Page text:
The god of amphetamine is "the god of wrecked / lives, and it's only he who can explain how my doctor father, / with a gift of healing strangers and patients alike, left so many / intimate dead in his wake." He is the god of diet pills, of the "rampant mind," and of "tiny, manic orderings in the midst of chaos." He is also the god of terrible and destructive scenes in the poet's family, because, in fact, the poet's father was the high priest of this god, "preaching its gospel, lifting it like a host and / intoning . . . Put out your tongue and receive it." [37 lines]
At the heart of this novel is a simple love story. Dr. Bruno Sachs, a slight, stooped, and somewhat unkempt general practitioner in a French village is dedicated to his work and loved by his patients. Sachs is a solitary, self-effacing man who takes his Hippocratic duties seriously and is especially sensitive to the needs of his patients.
In addition to his private practice, Sachs works part-time at an abortion clinic, where he performs an abortion on a distraught young woman named Pauline Kasser. Soon the doctor and his patient fall in love. She moves in with him and becomes pregnant. An editor by profession, Pauline also encourages and assists Dr. Sachs in completing the book he is writing.
The story has many additional layers and dimensions. The reader views Sachs through the eyes of multiple narrators--his patients, colleagues, friends and acquaintances, all of whom write in the first person and present Bruno Sachs as "you" or "he." Thus, the reader gradually builds up a "connection" (empathy) with Sachs by synthesizing multiple glimpses of his behavior and facets of his character. At the same time, Sachs is trying to find his own voice, his own connection, by becoming a writer. At first he jots down random thoughts, then he keeps a notebook, and eventually he produces a complete manuscript.
The book has innovative structural elements that introduce other layers of meaning. For example, the 112 short chapters are organized into seven sections, corresponding with the components of a complete clinical case history: presentation (as in "chief complaint"), history, clinical examination, further investigations, diagnosis, treatment, and prognosis. Similarly, the narratives delve progressively into Sachs' "illness" and follow the "patient" through his course of "treatment."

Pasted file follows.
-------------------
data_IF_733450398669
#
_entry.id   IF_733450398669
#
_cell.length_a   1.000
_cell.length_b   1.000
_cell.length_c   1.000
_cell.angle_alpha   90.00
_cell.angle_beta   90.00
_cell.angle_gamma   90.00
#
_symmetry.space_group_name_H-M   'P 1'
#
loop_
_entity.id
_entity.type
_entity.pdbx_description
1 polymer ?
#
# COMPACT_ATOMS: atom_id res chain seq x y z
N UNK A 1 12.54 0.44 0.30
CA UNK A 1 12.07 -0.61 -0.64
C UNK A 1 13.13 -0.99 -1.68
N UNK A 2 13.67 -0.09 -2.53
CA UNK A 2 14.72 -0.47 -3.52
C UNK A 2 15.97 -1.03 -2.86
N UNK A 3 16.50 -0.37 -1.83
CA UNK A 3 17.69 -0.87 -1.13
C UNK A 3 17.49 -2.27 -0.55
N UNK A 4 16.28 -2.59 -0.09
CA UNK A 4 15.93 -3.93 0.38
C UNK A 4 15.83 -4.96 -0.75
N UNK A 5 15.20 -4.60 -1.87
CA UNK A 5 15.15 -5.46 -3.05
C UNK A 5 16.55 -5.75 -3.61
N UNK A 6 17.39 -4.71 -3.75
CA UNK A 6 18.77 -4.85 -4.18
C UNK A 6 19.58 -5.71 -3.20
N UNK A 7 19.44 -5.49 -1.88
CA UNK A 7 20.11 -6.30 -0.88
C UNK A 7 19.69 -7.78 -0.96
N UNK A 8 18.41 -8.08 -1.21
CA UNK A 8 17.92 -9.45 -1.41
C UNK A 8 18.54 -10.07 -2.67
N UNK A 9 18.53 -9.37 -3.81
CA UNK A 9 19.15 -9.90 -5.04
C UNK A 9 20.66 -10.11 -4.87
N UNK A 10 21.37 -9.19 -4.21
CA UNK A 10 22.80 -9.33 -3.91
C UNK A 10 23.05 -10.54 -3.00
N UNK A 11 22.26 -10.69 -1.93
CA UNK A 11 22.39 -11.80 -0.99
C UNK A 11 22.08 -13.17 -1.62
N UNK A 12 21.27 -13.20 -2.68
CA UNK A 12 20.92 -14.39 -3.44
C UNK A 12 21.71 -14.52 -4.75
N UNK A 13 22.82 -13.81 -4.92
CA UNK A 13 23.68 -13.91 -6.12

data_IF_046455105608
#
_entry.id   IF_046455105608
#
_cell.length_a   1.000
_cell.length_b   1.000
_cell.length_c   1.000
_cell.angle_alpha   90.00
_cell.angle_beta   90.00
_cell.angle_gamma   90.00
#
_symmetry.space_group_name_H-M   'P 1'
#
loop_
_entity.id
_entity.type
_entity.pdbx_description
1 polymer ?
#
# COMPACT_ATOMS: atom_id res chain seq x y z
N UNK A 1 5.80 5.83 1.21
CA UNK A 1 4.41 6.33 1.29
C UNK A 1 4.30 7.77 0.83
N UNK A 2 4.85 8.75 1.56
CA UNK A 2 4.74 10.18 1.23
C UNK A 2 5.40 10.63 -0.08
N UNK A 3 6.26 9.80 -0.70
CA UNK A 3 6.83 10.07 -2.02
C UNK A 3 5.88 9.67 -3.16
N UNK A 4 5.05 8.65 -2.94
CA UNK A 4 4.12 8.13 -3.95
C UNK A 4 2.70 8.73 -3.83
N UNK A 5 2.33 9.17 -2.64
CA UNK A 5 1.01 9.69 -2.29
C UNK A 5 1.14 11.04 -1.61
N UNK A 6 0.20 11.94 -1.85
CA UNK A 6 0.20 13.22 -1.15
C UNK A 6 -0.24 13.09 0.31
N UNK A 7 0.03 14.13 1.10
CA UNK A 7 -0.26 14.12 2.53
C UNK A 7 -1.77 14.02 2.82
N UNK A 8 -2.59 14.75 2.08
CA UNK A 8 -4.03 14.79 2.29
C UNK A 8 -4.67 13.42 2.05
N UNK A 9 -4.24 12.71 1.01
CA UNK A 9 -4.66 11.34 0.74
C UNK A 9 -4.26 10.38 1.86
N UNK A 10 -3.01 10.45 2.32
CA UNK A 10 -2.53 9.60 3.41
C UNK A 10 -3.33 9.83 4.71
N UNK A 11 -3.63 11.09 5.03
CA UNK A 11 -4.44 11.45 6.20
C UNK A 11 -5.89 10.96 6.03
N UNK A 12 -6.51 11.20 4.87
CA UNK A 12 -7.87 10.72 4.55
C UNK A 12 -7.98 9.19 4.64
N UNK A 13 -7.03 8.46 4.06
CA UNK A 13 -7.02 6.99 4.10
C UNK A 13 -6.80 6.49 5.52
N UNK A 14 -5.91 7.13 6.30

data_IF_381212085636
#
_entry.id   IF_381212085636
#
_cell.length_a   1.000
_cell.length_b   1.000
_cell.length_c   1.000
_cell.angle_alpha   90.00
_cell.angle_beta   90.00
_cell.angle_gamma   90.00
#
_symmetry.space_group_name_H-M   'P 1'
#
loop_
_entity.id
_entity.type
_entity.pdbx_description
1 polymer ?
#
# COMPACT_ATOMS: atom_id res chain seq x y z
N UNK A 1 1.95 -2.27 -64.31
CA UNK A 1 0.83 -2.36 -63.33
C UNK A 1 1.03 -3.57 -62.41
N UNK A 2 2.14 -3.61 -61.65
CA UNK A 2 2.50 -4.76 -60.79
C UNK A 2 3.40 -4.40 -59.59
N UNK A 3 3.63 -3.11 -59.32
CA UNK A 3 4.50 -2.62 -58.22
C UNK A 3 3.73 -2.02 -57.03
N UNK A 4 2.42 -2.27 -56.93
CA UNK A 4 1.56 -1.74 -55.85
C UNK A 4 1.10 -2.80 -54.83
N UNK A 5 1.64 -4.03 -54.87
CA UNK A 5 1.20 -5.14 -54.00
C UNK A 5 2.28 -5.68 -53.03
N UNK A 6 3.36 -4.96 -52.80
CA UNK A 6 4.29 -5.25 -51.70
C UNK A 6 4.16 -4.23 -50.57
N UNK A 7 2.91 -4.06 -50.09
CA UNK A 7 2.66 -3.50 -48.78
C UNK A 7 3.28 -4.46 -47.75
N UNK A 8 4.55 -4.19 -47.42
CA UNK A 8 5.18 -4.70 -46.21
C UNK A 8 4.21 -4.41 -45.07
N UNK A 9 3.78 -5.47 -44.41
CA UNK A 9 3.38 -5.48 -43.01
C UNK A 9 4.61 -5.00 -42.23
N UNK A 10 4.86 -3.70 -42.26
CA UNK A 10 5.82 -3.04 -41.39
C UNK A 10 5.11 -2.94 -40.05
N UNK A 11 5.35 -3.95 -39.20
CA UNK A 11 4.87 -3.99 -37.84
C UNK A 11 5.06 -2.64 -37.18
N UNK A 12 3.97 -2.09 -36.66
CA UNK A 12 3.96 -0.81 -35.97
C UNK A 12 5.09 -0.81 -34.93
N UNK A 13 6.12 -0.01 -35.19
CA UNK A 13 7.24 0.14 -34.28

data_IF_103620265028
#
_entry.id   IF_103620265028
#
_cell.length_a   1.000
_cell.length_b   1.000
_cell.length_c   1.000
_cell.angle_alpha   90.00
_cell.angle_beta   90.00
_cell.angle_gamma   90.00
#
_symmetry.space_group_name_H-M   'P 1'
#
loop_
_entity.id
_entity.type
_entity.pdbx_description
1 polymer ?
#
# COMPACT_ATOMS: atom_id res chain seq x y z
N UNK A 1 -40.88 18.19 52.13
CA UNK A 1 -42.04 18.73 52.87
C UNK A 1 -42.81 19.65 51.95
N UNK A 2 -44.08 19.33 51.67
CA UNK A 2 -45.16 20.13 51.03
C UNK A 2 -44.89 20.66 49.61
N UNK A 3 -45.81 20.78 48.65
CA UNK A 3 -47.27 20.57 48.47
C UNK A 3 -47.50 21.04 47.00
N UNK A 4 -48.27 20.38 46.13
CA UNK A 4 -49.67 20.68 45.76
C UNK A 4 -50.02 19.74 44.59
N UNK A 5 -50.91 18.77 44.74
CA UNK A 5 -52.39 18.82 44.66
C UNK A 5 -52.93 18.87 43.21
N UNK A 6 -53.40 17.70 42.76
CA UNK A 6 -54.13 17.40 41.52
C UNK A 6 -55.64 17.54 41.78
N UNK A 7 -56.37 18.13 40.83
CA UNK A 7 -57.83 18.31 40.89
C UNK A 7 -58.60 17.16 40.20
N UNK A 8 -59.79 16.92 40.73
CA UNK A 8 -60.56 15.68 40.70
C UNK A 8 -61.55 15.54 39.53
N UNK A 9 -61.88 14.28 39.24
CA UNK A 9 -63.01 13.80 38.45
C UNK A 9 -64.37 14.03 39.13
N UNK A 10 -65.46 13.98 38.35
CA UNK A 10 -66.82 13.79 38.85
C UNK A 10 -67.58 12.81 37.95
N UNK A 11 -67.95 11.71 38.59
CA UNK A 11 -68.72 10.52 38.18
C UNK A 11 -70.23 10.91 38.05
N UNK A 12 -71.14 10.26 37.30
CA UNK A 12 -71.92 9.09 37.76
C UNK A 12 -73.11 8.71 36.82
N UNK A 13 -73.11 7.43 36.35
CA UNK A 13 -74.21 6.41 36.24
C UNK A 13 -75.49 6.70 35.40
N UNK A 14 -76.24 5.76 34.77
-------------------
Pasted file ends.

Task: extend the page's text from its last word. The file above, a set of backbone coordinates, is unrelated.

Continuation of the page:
Another structural element is the cycle of fertility and gestation. The story takes place from September through June, precisely 40 weeks, a pregnancy of nine months, during which Sachs is re-born.
Christ stopped at Eboli, say the southern Italians, meaning that they are "not Christian," uncivilized, forgotten, and deprived. Physician, writer, and painter, Levi was arrested and 'exiled' from his home in Turin for opposing Fascism during the Abyssinian war (1935). This is the memoir of his life as a political prisoner under house arrest in a malaria-ridden village in Lucania (Basilicata).
The peasants immediately seek his advice for their ailments, but the two local doctors are jealous, as well as incompetent, and they have him stopped. Grinding poverty, illness, superstition, and despair work on each individual in different ways; but the peasants move with the cycle of seasons and religious festivals. The feast of the black Madonna (Chapter 12) and an unforgettable pig castration (Chapter 19) are vividly described. In the 'atmosphere permeated by divinities' (p. 151), the animal, human, and spiritual spheres combine (Chapters 8, 13, 15).
The closing chapters are a political meditation. Deprivation and isolation make the south an irrelevant and different country to the powerful middle class that runs the Fascist party. In return, Fascism finds no supporters here other than corrupt, petty officials. Levi contends that "the State" of any political stripe will never solve the problems of southern Italy until peasants are involved.
To relieve her insomnia, Claire Vornoff seeks help from Dr. Declan Farrell, a well-known holistic physician, who begins to see her professionally at his country home. Farrell's methods focus on massage and bodywork, along with some acupuncture. Claire finds him an attractive paradox--sensitive and "tuned in" to her, yet also blunt and emotionally unsettling.